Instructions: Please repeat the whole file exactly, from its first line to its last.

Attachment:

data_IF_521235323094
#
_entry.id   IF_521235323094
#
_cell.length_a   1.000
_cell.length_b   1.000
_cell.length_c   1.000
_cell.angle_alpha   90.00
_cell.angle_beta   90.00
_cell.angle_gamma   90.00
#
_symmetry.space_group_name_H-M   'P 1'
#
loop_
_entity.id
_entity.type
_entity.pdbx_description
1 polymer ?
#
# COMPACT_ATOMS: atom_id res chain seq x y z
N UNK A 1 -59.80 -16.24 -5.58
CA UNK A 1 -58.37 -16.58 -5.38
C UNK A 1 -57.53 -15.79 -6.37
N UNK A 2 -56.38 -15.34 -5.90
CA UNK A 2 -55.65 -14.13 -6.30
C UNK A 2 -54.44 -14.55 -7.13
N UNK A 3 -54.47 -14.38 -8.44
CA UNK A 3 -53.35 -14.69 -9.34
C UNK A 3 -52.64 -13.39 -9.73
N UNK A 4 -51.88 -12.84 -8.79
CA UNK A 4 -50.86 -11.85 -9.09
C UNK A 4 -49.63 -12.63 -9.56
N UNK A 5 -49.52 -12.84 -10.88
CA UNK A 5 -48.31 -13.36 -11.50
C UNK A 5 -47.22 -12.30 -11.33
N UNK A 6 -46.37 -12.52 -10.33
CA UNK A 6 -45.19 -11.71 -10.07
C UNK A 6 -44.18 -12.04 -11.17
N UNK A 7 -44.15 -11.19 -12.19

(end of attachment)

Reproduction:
data_IF_521235323094
#
_entry.id   IF_521235323094
#
_cell.length_a   1.000
_cell.length_b   1.000
_cell.length_c   1.000
_cell.angle_alpha   90.00
_cell.angle_beta   90.00
_cell.angle_gamma   90.00
#
_symmetry.space_group_name_H-M   'P 1'
#
loop_
_entity.id
_entity.type
_entity.pdbx_description
1 polymer ?
#
# COMPACT_ATOMS: atom_id res chain seq x y z
N UNK A 1 -59.80 -16.24 -5.58
CA UNK A 1 -58.37 -16.58 -5.38
C UNK A 1 -57.53 -15.79 -6.37
N UNK A 2 -56.38 -15.34 -5.90
CA UNK A 2 -55.65 -14.13 -6.30
C UNK A 2 -54.44 -14.55 -7.13
N UNK A 3 -54.47 -14.38 -8.44
CA UNK A 3 -53.35 -14.69 -9.34
C UNK A 3 -52.64 -13.39 -9.73
N UNK A 4 -51.88 -12.84 -8.79
CA UNK A 4 -50.86 -11.85 -9.09
C UNK A 4 -49.63 -12.63 -9.56
N UNK A 5 -49.52 -12.84 -10.88
CA UNK A 5 -48.31 -13.36 -11.50
C UNK A 5 -47.22 -12.30 -11.33
N UNK A 6 -46.37 -12.52 -10.33
CA UNK A 6 -45.19 -11.71 -10.07
C UNK A 6 -44.18 -12.04 -11.17
N UNK A 7 -44.15 -11.19 -12.19